How Do Stink Bombs Work? Are They Safe?   Recently updated !


Stink bombs either contain one smelly chemical or else two that create a stink when mixed together.
Stink bombs either contain one smelly chemical or else two that create a stink when mixed together. (photo: Simul)

Stink bombs are products designed to release a stinky odor. Despite the name, they do not explode. Stink bombs are readily available as pranks, plus there are versions used for crowd control. Here is a look at how stink bombs work, the chemicals involved, and their safety.

How Stink Bombs Work

A stink bomb is a sealed container of either a single chemical or else two separate chemicals that are mixed to produce a smell. Typically, stinky molecules are volatile and have a small molecule weight, so they readily disperse through air.

Products containing a single chemical may be sold as 1-ml and 2-ml glass ampules. For example, ammonium sulfide stink bombs come in small, breakable containers. When crushed or thrown, the chemical is released, where it reacts with water in air to produce a stinky mixture of hydrogen sulfide (rotten egg), ammonia, and ammonium sulfide (another rotten smell).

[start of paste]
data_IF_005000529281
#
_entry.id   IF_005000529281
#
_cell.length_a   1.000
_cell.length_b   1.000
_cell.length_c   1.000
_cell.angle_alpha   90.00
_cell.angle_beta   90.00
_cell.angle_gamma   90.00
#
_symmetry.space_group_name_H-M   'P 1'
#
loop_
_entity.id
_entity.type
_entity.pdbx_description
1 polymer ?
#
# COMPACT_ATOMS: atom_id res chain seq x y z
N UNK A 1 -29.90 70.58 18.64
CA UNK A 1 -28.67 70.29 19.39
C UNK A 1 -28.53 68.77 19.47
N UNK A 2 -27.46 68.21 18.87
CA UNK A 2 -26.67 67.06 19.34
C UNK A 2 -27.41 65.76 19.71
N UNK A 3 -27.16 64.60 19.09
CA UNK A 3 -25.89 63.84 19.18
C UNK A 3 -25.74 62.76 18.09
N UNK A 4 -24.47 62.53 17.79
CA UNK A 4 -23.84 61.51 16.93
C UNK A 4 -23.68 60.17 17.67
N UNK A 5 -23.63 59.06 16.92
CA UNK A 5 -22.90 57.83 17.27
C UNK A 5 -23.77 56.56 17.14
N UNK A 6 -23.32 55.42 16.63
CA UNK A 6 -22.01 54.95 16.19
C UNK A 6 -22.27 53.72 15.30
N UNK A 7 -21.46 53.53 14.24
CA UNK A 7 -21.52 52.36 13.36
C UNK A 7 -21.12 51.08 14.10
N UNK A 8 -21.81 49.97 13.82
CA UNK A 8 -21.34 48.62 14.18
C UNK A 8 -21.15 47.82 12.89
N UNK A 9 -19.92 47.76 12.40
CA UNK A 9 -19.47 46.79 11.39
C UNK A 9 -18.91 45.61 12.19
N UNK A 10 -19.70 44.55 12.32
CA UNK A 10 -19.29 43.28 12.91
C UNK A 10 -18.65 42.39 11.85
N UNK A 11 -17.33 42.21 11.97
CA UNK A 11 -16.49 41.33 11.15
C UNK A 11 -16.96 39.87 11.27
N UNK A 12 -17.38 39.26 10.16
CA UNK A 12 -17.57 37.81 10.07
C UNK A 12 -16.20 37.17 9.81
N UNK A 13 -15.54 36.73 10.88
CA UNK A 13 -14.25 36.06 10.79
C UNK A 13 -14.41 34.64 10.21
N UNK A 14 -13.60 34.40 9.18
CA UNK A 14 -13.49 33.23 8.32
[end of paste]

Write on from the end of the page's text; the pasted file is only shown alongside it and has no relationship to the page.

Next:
Other products consist of two separate packets. There is a larger bag with a powdered chemical and a smaller inner bag with a liquid chemical. When the bag is crushed, the inner bag ruptures, allowing the powder and liquid to mix. This type of stink bomb usually produces hydrogen sulfide gas (rotten egg). The gas expands and ultimately pops the outer bag, releasing the unpleasant odor.

List of Chemicals Used in Stink Bombs

Ammonium sulfide and hydrogen sulfide are the most common ingredients in stink bombs, but many other smelly chemicals may be used. Most odoriferous compounds are organic, but some are inorganic:

Type of OrganicExamplesOdor
Aldehydes
ButyraldehydePungent, musty
Amines
CadaverineRotting meat
EthanolamineUnpleasant, like ammonia
PutrescineRotting meat
TriethylamineRotting fish
Carboxylic acids
Butyric acidRancid butter or vomit
Caproic acidOld cheese
Propionic acidSweat
Valeric acidStinky feet
Heterocyclics
IndoleFeces
SkatoleFeces
Inorganic sulfur compounds
Ammonium sulfideRotten eggs
Hydrogen sulfideRotten eggs
Organic sulfur compounds
ButanethiolSkunk
EthanethiolDurian or cooked cabbage
MethanethiolVomit
PropanethiolCooked cabbage
List of chemicals used in stink bombs

Are Stink Bombs Safe?

When used as directed, stink bombs are not dangerous. Most of the compounds they contain or produce have a toxicity category rating of III or IV (where I is the most toxic and IV is the least toxic). The small quantities used in a single stink bomb may cause eye or skin irritation, which should resolve within 72 hours (7 days or severe eye exposure).

However, the safety relies on the small dose of a single stink bomb and brief exposure. Stink bomb compounds are toxic at high concentrations or after prolonged exposure at low concentrations. Some chemicals, such as hydrogen sulfide, are flammable. It’s important to only use stink bombs singly and in large, well-ventilated areas. Using too many stink bombs at once can be dangerous.